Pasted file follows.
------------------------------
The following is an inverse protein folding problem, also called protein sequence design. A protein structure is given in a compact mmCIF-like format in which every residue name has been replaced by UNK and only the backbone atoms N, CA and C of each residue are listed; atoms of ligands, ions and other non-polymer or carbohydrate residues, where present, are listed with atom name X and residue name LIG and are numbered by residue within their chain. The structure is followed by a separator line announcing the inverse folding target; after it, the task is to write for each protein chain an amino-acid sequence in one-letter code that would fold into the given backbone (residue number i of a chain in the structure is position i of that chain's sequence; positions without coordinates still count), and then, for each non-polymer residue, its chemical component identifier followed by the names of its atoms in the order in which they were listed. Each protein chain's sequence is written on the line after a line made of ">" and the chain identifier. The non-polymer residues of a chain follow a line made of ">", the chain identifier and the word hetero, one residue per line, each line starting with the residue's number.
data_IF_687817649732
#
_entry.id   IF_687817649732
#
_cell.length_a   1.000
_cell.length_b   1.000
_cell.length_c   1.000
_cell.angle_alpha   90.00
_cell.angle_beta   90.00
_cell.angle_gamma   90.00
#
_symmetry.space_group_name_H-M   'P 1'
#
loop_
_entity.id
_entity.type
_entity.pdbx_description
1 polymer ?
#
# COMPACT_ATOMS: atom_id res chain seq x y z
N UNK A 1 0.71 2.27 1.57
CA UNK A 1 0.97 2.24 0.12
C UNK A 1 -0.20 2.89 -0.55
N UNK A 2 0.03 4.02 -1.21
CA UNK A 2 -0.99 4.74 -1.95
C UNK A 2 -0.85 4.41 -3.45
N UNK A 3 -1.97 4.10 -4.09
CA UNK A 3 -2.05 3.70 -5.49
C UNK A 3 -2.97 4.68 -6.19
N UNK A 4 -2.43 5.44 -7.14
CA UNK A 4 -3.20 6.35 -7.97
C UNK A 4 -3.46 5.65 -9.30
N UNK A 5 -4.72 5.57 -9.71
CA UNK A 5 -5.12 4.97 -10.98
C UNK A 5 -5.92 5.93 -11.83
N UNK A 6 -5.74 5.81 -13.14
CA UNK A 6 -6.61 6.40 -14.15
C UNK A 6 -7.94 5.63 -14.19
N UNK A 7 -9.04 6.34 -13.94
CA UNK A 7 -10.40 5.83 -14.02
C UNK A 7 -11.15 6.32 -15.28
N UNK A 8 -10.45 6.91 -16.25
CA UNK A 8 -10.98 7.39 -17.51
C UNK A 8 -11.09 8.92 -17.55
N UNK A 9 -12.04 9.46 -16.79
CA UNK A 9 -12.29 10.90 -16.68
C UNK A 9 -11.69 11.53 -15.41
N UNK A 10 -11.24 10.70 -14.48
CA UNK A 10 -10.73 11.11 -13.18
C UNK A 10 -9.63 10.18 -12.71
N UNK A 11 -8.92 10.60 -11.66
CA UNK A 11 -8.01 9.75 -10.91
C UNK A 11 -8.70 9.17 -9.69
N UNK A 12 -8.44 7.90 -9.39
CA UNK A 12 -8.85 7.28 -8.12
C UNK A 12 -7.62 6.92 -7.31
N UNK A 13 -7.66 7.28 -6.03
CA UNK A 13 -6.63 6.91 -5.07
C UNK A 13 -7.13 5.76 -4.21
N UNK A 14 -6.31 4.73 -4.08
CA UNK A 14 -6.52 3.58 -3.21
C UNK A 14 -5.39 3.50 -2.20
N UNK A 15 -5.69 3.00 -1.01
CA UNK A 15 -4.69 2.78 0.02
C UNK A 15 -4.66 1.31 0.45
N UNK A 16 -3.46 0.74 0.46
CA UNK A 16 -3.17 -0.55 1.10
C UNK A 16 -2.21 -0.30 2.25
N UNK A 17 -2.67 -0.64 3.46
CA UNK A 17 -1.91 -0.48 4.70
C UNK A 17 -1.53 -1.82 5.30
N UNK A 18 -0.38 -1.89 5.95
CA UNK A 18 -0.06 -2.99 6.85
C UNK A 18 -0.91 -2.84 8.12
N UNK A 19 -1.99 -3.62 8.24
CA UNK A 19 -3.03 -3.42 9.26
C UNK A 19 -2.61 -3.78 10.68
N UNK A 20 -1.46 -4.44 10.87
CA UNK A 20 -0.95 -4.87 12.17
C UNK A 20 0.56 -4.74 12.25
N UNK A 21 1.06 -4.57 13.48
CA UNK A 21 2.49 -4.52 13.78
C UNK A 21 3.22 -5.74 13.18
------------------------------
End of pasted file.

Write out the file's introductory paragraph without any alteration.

The following is an inverse protein folding problem, also called protein sequence design. A protein structure is given in a compact mmCIF-like format in which every residue name has been replaced by UNK and only the backbone atoms N, CA and C of each residue are listed; atoms of ligands, ions and other non-polymer or carbohydrate residues, where present, are listed with atom name X and residue name LIG and are numbered by residue within their chain. The structure is followed by a separator line announcing the inverse folding target; after it, the task is to write for each protein chain an amino-acid sequence in one-letter code that would fold into the given backbone (residue number i of a chain in the structure is position i of that chain's sequence; positions without coordinates still count), and then, for each non-polymer residue, its chemical component identifier followed by the names of its atoms in the order in which they were listed. Each protein chain's sequence is written on the line after a line made of ">" and the chain identifier. The non-polymer residues of a chain follow a line made of ">", the chain identifier and the word hetero, one residue per line, each line starting with the residue's number.